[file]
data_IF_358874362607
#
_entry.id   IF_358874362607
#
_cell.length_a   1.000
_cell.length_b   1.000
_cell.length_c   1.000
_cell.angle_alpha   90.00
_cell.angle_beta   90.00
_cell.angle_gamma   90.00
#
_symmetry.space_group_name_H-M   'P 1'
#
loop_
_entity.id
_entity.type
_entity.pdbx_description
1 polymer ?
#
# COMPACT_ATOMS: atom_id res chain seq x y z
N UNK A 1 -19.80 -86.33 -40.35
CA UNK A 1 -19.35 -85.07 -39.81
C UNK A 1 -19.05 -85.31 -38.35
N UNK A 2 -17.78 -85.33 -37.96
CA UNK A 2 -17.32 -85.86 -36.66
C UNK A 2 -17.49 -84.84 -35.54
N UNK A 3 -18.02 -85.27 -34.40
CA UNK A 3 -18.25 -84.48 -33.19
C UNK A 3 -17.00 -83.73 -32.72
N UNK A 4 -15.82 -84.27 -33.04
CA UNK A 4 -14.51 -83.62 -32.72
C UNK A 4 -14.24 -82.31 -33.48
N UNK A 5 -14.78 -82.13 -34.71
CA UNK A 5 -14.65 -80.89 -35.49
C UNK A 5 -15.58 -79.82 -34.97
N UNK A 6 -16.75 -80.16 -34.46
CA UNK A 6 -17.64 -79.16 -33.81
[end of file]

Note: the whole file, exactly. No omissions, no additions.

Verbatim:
data_IF_358874362607
#
_entry.id   IF_358874362607
#
_cell.length_a   1.000
_cell.length_b   1.000
_cell.length_c   1.000
_cell.angle_alpha   90.00
_cell.angle_beta   90.00
_cell.angle_gamma   90.00
#
_symmetry.space_group_name_H-M   'P 1'
#
loop_
_entity.id
_entity.type
_entity.pdbx_description
1 polymer ?
#
# COMPACT_ATOMS: atom_id res chain seq x y z
N UNK A 1 -19.80 -86.33 -40.35
CA UNK A 1 -19.35 -85.07 -39.81
C UNK A 1 -19.05 -85.31 -38.35
N UNK A 2 -17.78 -85.33 -37.96
CA UNK A 2 -17.32 -85.86 -36.66
C UNK A 2 -17.49 -84.84 -35.54
N UNK A 3 -18.02 -85.27 -34.40
CA UNK A 3 -18.25 -84.48 -33.19
C UNK A 3 -17.00 -83.73 -32.72
N UNK A 4 -15.82 -84.27 -33.04
CA UNK A 4 -14.51 -83.62 -32.72
C UNK A 4 -14.24 -82.31 -33.48
N UNK A 5 -14.78 -82.13 -34.71
CA UNK A 5 -14.65 -80.89 -35.49
C UNK A 5 -15.58 -79.82 -34.97
N UNK A 6 -16.75 -80.16 -34.46
CA UNK A 6 -17.64 -79.16 -33.81